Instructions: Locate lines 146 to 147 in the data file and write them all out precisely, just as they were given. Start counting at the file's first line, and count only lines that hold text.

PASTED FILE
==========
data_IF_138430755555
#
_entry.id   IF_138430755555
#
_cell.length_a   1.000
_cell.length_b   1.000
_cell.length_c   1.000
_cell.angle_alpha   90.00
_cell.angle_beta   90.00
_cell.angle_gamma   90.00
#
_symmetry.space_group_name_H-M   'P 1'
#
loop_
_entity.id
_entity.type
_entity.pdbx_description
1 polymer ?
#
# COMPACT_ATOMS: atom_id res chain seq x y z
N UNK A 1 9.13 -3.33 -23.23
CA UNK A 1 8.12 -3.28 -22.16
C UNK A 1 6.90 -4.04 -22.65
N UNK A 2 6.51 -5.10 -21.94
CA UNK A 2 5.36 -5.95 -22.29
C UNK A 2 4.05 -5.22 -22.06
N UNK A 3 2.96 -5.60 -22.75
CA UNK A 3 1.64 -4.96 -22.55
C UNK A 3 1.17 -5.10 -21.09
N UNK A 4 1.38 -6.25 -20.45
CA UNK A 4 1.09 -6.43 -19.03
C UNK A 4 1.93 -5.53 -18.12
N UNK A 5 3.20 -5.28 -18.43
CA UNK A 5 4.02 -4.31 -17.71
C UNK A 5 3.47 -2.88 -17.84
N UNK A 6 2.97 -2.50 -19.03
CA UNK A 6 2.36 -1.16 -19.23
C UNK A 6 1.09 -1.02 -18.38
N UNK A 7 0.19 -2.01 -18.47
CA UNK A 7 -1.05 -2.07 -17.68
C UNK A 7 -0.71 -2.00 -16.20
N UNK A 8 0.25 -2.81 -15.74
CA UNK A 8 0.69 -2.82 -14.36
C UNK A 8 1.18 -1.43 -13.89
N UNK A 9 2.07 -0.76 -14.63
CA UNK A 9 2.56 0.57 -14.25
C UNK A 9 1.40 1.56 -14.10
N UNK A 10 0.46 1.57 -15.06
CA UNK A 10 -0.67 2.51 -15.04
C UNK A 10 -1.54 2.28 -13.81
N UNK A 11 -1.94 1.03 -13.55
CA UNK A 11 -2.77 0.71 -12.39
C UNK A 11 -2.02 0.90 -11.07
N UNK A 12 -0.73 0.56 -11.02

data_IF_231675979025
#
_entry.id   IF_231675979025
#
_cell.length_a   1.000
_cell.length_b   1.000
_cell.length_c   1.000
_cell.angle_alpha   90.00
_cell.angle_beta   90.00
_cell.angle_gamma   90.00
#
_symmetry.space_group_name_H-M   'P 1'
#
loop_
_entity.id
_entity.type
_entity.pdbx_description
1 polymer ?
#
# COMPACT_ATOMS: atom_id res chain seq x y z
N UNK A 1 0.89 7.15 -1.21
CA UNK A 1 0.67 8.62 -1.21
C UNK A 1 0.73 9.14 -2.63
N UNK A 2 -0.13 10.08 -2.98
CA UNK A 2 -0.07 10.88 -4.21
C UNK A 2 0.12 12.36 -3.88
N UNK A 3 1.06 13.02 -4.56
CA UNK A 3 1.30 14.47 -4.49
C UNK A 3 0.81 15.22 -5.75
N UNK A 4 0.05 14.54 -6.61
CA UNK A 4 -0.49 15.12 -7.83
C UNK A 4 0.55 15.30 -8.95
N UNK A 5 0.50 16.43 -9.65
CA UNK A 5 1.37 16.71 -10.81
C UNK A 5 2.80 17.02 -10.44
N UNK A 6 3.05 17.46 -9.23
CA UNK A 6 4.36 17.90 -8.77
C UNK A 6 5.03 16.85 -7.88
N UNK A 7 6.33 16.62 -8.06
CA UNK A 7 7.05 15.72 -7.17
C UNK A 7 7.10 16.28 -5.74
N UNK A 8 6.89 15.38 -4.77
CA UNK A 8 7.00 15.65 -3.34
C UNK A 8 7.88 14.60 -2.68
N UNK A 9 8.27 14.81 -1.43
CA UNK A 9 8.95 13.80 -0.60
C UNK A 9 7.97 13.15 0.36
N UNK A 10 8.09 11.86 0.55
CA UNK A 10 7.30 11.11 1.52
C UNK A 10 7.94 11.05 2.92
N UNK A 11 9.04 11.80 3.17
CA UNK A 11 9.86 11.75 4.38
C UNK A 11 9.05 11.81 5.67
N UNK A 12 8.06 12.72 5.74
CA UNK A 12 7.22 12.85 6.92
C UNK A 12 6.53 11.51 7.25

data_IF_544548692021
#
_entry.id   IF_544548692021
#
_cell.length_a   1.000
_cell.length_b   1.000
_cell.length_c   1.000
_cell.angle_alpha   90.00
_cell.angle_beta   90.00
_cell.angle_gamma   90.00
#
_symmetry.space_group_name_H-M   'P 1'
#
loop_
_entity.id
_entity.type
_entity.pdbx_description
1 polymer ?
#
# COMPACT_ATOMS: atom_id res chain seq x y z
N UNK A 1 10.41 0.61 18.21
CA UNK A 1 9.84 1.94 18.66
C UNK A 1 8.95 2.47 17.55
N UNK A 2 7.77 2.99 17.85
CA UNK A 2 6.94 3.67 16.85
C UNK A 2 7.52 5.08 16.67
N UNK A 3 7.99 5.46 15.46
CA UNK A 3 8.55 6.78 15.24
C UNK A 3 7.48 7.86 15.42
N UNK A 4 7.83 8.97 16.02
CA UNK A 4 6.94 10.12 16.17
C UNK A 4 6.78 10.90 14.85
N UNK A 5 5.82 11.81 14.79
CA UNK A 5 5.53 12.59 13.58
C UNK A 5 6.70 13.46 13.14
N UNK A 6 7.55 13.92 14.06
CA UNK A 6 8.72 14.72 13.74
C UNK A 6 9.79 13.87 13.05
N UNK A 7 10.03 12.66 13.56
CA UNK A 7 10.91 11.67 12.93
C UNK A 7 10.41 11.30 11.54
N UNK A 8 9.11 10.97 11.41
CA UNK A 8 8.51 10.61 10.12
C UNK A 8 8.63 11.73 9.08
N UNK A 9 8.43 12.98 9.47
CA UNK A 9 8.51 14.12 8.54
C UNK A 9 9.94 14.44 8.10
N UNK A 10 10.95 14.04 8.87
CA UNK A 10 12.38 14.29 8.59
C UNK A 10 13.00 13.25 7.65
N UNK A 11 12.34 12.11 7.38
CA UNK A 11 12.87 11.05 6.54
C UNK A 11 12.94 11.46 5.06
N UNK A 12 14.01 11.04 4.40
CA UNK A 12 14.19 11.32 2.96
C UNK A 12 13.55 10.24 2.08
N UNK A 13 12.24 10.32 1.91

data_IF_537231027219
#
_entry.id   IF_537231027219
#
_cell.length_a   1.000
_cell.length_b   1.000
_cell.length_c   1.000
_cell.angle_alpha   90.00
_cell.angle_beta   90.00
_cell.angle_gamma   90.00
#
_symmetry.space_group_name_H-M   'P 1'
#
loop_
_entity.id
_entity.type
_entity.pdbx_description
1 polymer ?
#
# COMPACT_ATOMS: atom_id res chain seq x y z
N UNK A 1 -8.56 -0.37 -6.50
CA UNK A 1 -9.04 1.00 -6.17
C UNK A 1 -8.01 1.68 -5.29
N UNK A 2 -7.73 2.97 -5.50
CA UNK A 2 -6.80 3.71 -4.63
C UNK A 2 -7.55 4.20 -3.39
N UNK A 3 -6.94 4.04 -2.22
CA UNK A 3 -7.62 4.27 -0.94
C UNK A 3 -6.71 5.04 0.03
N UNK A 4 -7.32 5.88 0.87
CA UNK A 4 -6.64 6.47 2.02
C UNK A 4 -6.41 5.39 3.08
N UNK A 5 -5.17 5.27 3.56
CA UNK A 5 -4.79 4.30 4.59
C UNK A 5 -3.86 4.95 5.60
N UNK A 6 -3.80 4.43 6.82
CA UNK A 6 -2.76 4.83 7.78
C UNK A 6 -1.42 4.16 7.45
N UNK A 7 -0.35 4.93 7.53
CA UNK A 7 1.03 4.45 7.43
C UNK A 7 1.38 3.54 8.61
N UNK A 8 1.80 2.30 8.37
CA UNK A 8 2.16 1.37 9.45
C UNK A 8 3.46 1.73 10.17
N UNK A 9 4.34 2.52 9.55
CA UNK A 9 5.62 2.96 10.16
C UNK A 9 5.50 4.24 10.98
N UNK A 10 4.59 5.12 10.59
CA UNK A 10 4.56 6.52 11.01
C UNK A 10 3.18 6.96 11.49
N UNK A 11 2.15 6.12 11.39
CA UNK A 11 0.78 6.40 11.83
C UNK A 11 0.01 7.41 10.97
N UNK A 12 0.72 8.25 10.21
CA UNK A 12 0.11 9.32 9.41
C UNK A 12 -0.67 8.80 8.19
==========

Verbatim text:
N UNK A 6 7.55 13.92 14.06
CA UNK A 6 8.72 14.72 13.74